Installations of solar and battery units are underway in Cornwall as part of Centrica’s Local Energy Market (LEM), with some of the 100 participating homes to be the first in the UK to use sonnen’s latest hybrid batteries.
The roll-out of technologies in Cornish homes comes almost two years on from the launch of the £19 million project, which seeks to build and test the capabilities of a virtual marketplace of distributed energy resources.
It will allow participants to trade energy and flexibility to the grid and wholesale energy market while reducing the energy bills of those taking part.
Sonnen was selected as the technology provider for the residential stream of the project following a competitive tender process in which it fought off competition from seven other firms. It has contracted SunGift Energy to complete the installations of around 700kWh of battery capacity across 100 homes, alongside 300kWp of new solar PV systems to be installed on an estimated 60 homes.
The LEM will see the new ninth generation sonnenBatterie units installed across the roll-out programme, with the hybrid iteration to be installed in the homes where new solar PV is to be installed. This enables the arrays, using panels from Hanwha Q Cells, to be connected directly to the battery units without the need for a separate inverter.
Gabriel Wondrausch, director and founder of Sungift, told Solar Power Portal that the company was looking forward to working with the new technology for the first time.
"It's always exciting having new products with new capabilities [and] to be at the cutting edge on technology. It's good to see the industry moving at such a pace,” he said.
The sonnenbatterie eco 9 AC-coupled units will be used in those homes with existing solar, with all installations estimated to be completed by January 2019. This timeline is not set however as the various types of Cornish homes involved in the project, as well as the standard of existing installations, require some flexibility to be rolled in to the deployment schedule.
"The thing that's really interesting for us and what we try to specialise in as a company is understanding site specifics and project goals and making the two things happen. With a project like this, that's quite tricky because of all the different types of houses and existing systems and all the different requirements for the project. Every single system is going to be designed and bespoke to meet the project goals,” Wondrausch added.
"I feel like we are involved because we've got the experience of understanding those complexities. The houses vary massively as do the older installations in their standards."
Once in place, the batteries will be controlled remotely via a digital aggregation platform being developed by sonnen’s e-services subsidiary. This will allow the power stored in residential batteries to be supplied to the Western Power Distribution and other participants when it is needed, increasing supply and reducing demand during peak times on the basis of price signals from the market.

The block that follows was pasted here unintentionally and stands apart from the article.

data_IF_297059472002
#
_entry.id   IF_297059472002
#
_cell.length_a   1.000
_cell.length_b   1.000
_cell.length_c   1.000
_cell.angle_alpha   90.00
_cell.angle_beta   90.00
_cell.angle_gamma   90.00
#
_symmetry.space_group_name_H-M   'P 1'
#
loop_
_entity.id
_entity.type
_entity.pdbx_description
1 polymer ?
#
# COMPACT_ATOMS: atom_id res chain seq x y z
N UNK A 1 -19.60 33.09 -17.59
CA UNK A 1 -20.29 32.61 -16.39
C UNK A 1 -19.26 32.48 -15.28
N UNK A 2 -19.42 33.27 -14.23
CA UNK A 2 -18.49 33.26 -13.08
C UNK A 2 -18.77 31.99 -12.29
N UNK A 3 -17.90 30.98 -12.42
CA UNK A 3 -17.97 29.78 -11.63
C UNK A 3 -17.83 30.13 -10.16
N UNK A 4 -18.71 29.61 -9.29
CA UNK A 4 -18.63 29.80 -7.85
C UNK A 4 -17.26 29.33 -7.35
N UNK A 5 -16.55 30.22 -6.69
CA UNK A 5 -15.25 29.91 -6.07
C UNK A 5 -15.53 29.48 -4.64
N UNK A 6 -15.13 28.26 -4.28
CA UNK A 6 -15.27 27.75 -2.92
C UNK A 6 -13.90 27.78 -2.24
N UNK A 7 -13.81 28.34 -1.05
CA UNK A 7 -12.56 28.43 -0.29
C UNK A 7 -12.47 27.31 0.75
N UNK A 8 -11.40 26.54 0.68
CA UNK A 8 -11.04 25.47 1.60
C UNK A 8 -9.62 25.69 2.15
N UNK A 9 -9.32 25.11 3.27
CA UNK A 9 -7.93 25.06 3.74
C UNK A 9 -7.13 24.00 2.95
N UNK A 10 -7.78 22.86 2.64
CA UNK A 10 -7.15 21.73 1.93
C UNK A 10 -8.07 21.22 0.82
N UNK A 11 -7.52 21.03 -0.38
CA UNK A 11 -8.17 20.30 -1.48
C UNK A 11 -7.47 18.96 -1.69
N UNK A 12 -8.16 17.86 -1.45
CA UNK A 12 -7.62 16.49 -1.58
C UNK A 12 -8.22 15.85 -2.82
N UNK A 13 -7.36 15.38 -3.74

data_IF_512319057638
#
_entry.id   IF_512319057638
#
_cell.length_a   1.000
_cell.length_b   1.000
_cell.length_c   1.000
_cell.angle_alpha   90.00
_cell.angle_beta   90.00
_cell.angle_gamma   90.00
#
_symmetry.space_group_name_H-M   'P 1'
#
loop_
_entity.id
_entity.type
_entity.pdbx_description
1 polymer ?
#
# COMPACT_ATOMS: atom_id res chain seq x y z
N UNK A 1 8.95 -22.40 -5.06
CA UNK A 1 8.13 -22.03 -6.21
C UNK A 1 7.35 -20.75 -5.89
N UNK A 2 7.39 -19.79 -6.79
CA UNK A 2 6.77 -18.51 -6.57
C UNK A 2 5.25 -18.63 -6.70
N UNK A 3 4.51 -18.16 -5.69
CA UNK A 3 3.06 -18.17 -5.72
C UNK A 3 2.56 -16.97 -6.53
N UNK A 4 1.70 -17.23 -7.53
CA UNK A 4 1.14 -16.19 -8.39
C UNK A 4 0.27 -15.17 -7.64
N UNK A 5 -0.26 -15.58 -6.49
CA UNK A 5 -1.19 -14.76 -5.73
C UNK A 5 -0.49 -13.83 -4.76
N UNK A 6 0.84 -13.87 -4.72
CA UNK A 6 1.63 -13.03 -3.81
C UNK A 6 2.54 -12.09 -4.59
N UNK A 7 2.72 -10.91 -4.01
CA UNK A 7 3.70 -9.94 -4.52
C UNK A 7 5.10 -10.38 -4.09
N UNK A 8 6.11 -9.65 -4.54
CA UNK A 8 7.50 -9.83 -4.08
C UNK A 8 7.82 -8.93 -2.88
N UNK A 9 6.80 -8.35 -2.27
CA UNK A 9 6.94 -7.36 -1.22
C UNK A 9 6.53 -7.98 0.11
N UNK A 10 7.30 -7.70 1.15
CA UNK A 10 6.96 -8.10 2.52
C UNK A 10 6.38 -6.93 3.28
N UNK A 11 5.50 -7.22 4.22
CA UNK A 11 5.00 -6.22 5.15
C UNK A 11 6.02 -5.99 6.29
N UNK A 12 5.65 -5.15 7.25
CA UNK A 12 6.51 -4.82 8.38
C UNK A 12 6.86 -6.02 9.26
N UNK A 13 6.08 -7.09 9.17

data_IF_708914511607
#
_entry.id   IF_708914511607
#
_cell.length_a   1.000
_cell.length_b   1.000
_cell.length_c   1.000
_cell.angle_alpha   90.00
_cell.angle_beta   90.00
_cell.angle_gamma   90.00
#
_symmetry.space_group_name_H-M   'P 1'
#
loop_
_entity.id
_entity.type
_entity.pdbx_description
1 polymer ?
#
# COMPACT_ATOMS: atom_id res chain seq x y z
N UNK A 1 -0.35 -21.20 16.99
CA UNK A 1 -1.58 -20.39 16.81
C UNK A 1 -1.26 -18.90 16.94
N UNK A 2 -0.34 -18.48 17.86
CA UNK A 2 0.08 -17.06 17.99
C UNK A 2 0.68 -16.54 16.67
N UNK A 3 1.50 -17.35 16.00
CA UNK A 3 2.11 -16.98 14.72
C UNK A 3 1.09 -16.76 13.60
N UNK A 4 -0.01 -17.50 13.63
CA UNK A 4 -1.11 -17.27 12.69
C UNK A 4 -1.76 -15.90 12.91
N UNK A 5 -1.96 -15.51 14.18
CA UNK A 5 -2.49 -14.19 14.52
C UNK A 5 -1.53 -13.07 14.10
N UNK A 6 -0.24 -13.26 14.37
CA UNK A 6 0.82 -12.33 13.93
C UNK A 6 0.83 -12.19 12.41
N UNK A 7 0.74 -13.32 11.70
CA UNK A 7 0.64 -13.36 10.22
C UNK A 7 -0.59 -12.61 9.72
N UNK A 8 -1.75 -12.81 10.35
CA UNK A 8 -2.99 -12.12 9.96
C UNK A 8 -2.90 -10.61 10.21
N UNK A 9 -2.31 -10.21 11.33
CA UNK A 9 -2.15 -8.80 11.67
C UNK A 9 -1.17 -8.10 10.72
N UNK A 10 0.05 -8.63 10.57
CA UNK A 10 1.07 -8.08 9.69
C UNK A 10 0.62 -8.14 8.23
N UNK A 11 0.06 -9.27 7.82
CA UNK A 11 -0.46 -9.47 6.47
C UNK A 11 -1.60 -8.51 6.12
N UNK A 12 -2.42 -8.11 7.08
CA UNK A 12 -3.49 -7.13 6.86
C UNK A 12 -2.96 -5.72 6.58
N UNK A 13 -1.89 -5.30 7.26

According to Martin Allman, sonnen’s country director for UK & Ireland, this element of the project will allow the company to build on its experience of using sonnenCommunity, which allows households to share their collective power across a community of battery owners.
He told SPP: “Without doubt one of the most exciting elements of the project for sonnen is the opportunity to develop the aggregation platform, making use of the experience and models that have been developed in other markets.
“The aggregation of battery assets in people’s homes in this way is absolutely how we see the UK market developing and the technology is available now to make this happen. Already we have a number of other projects in the pipeline where we can develop business models like the sonnenCommunity in the UK and Ireland.”
Once the installations are in place and the model behind their use is proved out, Wondrausch added that the projects like Centrica’s LEM will likely grow, taking in a range of industry stakeholders.
"Storage is proving to be much more interesting than just the storing of solar energy and that's really exciting. So I see projects like this really becoming much more commonplace once the model's been proven and it's really interesting to see how the different players are going to take part, from residential customers to large energy suppliers like Centrica,” he said.
“We've been working in renewables for many years and storage is now becoming quite a big part of it; it's just really exciting to see it happen. This will become the norm.”
This view is supported by the high levels of engagement in the project, which attracted interest from around 300 households seeking to take part that were whittled down to the 100 selected. In addition, around 35 businesses have also signed up to receive a wide range of technologies and solutions appropriate to their specific needs, not just solar and battery.
The Olde House, one of the first businesses to take part, saw its 1MWh flow machine energy storage system connected in November, which is expected to cut its reliance on grid imports in half by time shifting excess solar generation from the sites two arrays.
Donna Cooper, Centrica’s residential energy project manager for the Cornwall LEM, said: “Everyone in the project team was overwhelmed with the interest that we received from people across Cornwall and are delighted that they have embraced what we are trying to do here.
“The Local Energy Market is a milestone project not just for Centrica but for the industry as a whole, and this is a significant sign of progress.”